Archaeology in Annapolis has been a blast this past week and a half. I’ve learned so much more about Archaeology and the process of Archaeology in the past week than AI thought I would ever know.
There have been many quick adventures and learning curves; such as immediately breaking a shovel. On the first day. But, it was a great experience to go through so that we know how to act and react when a situation arises, with a little bit of improvisation (we had to use a flat head shovel instead), and some modified filed notes (because we changed the type of shovel we were using, we had a slightly large STP); the Standard Test Pit (STP) we had been digging went on to be completed successfully. STPs are designed to do exactly that, test the area, or survey the area to determine whether or not a site is in fact present, usually determined by whether or not there are artifacts present- an artifact being any item that has been acted upon by a human (if a natural resource), or pieces of an object, if not a whole object, that belonged to a human such as discarded toys, ceramics, pipes, tools, etc.
After the tiny mishap on day one, I get assigned to Unit 5; which is a lovely little 5 X 5 (5 feet by 5 feet). The space that we are digging was selected for a unit because when we were digging STPs we found artifacts such as coal, brick, and other material items of interest in that particular area in the yard. I and my unit mates are told that we are digging in what was allegedly a garden at one time. Interestingly, some of the artifacts that we are finding, and some of the layers of dirt actually seem to verify the idea. Such as we dug down into a layer of ash, which may have been in the so called garden to promote healthier soil for plants to thrive in. We have also recovered seemingly obscene amounts of coal inclusions, and continue to find more coal as we dig through more layers.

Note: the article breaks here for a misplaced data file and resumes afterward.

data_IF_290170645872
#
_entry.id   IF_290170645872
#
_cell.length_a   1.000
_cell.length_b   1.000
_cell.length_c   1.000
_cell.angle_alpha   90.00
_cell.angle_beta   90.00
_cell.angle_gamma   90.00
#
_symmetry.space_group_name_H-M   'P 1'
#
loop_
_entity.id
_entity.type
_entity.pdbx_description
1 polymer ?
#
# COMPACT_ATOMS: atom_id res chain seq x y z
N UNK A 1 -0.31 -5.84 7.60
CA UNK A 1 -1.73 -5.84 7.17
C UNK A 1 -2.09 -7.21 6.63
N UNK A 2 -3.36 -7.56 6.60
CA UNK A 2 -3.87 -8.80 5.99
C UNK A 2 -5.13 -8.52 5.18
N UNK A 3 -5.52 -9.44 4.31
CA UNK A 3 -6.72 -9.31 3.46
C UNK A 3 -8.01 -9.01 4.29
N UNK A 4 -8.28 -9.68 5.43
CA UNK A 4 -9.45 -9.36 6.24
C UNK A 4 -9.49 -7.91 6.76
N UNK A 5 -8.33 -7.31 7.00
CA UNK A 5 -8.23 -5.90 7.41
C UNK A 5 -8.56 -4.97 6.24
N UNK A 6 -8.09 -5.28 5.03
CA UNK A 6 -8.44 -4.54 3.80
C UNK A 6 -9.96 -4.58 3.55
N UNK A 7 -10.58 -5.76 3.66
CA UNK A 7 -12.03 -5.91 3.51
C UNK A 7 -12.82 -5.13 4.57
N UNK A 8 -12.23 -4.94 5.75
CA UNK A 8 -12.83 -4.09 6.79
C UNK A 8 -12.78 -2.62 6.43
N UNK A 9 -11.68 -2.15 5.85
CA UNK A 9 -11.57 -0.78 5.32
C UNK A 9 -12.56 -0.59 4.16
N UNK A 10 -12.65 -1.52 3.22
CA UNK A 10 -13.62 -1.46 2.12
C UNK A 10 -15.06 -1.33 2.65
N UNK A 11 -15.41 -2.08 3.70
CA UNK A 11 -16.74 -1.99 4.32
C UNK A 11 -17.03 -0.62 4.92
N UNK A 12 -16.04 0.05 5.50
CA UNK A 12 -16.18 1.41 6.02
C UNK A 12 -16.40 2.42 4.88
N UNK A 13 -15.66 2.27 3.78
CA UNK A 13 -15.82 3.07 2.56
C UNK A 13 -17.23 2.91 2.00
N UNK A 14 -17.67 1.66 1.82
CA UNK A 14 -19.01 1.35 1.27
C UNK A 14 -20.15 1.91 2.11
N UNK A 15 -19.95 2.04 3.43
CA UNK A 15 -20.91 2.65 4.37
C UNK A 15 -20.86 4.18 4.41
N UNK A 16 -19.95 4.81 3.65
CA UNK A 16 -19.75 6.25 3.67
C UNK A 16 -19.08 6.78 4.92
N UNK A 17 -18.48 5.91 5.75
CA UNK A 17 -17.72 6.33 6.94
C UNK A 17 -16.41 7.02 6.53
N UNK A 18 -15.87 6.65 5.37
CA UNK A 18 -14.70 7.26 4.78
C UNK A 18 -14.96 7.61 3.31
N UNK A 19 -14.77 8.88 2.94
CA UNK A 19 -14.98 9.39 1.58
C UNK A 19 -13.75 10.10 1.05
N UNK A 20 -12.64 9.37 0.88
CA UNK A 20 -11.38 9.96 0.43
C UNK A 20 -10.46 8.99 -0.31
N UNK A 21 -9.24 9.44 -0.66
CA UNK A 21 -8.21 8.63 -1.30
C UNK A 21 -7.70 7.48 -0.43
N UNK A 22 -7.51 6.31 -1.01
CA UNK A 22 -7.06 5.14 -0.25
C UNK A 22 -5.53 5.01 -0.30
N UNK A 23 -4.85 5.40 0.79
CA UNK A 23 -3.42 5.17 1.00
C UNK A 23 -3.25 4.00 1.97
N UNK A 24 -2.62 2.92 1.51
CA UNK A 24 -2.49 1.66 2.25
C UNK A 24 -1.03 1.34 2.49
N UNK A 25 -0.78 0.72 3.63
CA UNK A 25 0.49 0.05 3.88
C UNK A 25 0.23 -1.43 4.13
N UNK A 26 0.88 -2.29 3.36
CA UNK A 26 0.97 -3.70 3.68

In addition to things that support the theory that there was a garden in or near the spot we are digging in, we have also found other potentially random artifacts, including brick, glass, and fragments of ceramics, pennies, and old rusty nails. There have also been fragments of hard plastic in some of the levels.
I am very curious about what all the bricks, which appear to be random inclusions, got to where they did and why they are in that formation since they do appear to be buried in a random pattern; and I look forward to digging more to see what else we can find.